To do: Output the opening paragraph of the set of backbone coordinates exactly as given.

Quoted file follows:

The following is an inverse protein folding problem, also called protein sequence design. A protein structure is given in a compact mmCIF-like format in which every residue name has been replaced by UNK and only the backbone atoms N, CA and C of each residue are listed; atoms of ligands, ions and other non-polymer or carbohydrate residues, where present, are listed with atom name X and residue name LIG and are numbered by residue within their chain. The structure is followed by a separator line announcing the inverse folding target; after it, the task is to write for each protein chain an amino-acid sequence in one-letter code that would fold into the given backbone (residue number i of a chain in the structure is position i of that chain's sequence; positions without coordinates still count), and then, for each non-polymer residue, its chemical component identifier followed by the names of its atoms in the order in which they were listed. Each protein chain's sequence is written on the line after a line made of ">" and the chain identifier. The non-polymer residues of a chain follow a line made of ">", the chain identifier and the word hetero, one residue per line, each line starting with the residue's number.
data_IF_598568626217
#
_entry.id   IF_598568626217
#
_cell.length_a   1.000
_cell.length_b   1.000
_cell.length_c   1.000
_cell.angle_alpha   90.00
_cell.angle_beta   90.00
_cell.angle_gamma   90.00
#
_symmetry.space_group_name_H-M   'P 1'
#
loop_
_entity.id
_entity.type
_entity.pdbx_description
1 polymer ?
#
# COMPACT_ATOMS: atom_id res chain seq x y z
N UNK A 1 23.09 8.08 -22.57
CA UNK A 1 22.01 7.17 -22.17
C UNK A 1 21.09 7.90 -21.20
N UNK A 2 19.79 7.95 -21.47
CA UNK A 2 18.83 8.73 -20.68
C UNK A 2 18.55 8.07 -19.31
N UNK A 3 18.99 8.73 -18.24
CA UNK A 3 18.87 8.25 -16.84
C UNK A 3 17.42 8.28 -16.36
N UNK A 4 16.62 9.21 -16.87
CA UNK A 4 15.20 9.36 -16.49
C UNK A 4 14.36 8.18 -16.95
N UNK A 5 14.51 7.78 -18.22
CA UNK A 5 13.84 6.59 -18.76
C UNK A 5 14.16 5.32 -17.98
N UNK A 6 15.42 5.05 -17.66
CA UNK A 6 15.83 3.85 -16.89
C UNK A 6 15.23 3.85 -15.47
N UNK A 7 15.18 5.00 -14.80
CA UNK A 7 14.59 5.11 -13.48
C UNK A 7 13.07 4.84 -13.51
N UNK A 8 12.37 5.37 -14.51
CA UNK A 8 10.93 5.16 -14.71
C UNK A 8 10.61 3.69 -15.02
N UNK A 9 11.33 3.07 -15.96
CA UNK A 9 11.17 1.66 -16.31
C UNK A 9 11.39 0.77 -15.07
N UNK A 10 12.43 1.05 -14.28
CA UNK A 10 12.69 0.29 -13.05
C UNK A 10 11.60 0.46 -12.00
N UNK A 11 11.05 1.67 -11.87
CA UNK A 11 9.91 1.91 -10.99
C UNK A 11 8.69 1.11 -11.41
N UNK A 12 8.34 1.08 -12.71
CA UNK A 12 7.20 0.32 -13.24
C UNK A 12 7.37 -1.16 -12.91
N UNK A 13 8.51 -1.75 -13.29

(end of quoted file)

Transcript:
The following is an inverse protein folding problem, also called protein sequence design. A protein structure is given in a compact mmCIF-like format in which every residue name has been replaced by UNK and only the backbone atoms N, CA and C of each residue are listed; atoms of ligands, ions and other non-polymer or carbohydrate residues, where present, are listed with atom name X and residue name LIG and are numbered by residue within their chain. The structure is followed by a separator line announcing the inverse folding target; after it, the task is to write for each protein chain an amino-acid sequence in one-letter code that would fold into the given backbone (residue number i of a chain in the structure is position i of that chain's sequence; positions without coordinates still count), and then, for each non-polymer residue, its chemical component identifier followed by the names of its atoms in the order in which they were listed. Each protein chain's sequence is written on the line after a line made of ">" and the chain identifier. The non-polymer residues of a chain follow a line made of ">", the chain identifier and the word hetero, one residue per line, each line starting with the residue's number.